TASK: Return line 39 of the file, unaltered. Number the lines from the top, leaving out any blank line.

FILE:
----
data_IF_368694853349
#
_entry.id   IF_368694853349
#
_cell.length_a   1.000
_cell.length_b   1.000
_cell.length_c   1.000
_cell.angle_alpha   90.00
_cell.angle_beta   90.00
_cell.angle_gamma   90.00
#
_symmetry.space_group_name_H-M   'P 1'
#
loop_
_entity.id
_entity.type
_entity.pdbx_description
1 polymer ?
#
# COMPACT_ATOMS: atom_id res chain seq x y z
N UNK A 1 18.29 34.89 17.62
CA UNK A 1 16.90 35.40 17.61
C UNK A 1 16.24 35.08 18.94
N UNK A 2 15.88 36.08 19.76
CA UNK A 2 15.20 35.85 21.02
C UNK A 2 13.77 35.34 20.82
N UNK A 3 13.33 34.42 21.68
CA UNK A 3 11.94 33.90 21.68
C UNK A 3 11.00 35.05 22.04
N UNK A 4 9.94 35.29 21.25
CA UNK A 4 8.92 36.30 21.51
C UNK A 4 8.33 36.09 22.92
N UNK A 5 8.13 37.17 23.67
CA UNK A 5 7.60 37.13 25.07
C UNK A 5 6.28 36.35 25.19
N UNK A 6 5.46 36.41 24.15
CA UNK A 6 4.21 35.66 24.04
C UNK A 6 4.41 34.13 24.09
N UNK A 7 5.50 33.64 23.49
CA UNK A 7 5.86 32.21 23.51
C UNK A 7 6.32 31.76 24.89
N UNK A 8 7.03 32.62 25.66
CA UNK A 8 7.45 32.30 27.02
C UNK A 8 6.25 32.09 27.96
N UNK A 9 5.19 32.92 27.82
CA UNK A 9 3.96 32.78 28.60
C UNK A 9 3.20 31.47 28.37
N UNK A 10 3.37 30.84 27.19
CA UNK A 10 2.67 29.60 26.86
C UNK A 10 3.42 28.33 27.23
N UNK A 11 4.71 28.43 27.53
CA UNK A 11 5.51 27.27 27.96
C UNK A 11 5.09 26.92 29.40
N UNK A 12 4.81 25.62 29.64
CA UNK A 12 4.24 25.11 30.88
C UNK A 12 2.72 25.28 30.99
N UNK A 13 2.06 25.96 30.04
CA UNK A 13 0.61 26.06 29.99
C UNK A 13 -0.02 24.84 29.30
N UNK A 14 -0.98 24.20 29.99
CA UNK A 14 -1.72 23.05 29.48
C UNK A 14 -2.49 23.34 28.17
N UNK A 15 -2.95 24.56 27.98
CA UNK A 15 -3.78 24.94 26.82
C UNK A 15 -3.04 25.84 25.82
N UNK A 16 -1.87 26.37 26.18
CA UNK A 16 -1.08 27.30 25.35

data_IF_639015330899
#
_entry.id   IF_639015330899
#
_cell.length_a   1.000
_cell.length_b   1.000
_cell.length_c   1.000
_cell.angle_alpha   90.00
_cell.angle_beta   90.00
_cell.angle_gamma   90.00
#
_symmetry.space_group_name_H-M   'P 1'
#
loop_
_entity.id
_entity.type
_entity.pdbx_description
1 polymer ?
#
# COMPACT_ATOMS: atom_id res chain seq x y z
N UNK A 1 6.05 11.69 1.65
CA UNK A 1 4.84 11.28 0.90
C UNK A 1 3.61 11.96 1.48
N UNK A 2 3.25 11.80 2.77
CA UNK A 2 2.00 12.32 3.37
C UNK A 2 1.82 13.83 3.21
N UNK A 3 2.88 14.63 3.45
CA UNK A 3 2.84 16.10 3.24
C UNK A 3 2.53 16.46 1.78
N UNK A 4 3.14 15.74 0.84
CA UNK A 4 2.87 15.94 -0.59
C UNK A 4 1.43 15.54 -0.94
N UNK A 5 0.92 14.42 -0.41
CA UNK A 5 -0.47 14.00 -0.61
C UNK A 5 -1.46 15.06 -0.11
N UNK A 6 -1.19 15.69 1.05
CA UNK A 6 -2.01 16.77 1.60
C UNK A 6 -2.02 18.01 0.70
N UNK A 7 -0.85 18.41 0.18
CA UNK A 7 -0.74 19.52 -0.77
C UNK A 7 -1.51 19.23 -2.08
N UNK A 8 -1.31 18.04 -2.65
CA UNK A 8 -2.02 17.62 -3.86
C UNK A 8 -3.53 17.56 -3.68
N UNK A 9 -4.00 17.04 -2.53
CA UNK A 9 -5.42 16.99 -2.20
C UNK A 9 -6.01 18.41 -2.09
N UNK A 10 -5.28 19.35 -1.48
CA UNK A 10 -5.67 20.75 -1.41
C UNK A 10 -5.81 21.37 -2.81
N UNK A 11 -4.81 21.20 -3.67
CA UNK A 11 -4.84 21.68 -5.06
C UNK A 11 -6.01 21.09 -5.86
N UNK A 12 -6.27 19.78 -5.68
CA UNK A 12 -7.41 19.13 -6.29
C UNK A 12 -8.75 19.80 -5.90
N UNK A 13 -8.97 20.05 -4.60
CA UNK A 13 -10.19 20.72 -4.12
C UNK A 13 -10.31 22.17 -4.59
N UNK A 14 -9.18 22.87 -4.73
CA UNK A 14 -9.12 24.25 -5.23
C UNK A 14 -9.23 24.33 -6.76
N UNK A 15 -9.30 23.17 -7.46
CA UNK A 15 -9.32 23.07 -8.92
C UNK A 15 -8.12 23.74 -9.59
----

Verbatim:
N UNK A 7 5.50 33.64 23.49